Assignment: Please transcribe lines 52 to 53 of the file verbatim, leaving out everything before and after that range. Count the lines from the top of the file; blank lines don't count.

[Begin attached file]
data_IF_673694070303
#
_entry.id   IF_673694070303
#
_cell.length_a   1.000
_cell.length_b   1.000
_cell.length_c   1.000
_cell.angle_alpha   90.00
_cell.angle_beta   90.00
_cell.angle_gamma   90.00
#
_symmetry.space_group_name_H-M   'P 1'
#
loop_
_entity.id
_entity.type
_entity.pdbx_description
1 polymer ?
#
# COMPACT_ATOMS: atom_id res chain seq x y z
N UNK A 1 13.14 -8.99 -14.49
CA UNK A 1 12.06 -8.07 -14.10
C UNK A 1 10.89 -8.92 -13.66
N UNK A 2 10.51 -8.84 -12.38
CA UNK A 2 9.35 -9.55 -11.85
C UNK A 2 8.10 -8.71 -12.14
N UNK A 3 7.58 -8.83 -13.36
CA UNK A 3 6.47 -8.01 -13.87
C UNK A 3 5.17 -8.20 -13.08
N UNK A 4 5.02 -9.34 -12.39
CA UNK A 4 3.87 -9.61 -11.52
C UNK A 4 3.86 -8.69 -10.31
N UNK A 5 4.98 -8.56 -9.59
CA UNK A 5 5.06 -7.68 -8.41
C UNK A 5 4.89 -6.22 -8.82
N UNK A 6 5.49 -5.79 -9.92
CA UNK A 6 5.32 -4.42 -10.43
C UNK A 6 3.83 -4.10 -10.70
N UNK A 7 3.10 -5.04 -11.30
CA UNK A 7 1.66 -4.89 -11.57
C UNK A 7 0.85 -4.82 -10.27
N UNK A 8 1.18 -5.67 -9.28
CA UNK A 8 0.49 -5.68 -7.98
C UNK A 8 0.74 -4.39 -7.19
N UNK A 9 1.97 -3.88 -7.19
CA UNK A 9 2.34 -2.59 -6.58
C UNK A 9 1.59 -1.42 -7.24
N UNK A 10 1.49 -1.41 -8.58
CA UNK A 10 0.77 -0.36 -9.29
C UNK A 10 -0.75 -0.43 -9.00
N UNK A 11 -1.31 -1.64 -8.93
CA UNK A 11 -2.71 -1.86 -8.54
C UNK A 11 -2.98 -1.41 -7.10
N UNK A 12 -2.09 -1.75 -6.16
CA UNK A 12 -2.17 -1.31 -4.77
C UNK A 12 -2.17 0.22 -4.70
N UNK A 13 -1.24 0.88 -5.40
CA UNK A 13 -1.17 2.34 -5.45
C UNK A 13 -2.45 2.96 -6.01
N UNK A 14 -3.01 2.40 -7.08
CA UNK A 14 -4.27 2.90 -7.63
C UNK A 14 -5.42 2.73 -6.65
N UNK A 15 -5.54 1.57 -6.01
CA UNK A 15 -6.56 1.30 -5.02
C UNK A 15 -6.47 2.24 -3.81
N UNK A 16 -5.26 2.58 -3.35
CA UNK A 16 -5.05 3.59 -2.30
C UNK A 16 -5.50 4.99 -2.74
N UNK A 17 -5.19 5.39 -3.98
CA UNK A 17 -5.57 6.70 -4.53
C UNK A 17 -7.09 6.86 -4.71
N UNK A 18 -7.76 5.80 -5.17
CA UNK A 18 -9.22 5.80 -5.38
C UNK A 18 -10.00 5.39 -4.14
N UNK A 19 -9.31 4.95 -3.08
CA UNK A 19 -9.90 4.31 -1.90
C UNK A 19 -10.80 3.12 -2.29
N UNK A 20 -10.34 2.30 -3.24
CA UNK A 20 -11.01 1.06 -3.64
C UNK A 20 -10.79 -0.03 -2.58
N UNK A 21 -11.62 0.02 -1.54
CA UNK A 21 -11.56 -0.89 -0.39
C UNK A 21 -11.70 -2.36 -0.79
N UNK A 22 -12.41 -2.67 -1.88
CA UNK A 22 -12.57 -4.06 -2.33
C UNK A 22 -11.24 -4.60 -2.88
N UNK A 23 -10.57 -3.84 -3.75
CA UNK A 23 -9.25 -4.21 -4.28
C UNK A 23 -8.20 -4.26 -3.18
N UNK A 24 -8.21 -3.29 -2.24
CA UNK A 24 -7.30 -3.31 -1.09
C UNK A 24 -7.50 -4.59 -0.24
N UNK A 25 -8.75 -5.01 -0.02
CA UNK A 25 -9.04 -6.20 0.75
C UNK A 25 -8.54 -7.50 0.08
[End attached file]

CA UNK A 11 -2.71 -1.86 -8.54
C UNK A 11 -2.98 -1.41 -7.10